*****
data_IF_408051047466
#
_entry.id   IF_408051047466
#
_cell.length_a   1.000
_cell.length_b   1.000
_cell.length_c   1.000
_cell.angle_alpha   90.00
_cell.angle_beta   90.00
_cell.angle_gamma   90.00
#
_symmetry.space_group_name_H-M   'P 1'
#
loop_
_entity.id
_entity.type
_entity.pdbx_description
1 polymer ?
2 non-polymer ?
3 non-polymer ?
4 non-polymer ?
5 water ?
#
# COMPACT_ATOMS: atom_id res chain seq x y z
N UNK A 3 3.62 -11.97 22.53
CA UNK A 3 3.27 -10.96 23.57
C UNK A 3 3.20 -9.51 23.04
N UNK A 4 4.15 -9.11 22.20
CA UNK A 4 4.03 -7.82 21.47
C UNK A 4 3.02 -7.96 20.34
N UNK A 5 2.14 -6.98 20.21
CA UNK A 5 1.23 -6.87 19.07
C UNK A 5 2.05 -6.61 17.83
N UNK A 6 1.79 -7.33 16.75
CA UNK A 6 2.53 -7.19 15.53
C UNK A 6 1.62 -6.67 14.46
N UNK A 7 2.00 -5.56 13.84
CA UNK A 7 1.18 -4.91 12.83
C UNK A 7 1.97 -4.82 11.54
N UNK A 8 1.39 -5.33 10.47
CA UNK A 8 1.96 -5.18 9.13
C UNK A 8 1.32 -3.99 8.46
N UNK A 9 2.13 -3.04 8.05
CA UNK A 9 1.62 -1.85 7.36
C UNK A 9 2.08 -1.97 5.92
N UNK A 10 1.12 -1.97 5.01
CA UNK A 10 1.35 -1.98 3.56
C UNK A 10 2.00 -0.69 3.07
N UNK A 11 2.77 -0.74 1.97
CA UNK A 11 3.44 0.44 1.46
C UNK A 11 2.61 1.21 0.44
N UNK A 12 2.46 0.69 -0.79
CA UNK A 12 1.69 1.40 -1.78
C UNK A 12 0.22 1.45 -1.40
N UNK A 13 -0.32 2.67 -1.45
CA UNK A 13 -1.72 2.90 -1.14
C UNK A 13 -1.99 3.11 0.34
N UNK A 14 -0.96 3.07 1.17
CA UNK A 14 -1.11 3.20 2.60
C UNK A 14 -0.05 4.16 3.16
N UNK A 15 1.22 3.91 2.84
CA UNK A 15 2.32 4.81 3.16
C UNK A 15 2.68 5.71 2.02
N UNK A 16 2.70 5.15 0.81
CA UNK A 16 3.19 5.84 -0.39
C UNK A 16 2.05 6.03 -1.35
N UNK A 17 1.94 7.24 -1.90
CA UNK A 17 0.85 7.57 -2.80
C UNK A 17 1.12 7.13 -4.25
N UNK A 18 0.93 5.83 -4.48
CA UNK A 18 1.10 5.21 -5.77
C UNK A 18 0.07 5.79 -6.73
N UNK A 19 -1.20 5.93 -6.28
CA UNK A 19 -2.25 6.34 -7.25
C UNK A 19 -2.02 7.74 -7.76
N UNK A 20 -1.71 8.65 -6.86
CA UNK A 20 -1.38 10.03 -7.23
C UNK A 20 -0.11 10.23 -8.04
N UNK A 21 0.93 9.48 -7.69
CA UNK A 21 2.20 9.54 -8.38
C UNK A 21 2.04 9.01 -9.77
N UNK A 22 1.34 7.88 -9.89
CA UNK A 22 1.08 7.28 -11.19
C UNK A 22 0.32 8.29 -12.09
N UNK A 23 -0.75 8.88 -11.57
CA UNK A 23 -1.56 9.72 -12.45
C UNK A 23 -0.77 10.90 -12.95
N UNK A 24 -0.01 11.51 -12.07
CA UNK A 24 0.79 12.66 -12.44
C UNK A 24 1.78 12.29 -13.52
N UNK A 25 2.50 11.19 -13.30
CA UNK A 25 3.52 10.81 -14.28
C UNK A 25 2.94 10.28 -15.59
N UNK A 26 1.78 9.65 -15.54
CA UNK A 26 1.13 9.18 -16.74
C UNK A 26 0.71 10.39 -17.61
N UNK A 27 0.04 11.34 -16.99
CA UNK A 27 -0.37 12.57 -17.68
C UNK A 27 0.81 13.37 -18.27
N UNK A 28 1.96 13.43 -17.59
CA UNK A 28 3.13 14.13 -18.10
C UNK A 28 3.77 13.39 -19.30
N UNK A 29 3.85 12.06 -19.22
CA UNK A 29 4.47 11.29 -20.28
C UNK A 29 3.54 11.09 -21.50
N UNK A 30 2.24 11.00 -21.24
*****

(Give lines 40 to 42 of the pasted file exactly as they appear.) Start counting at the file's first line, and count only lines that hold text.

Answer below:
N UNK A 8 1.39 -5.33 10.47
CA UNK A 8 1.96 -5.18 9.13
C UNK A 8 1.32 -3.99 8.46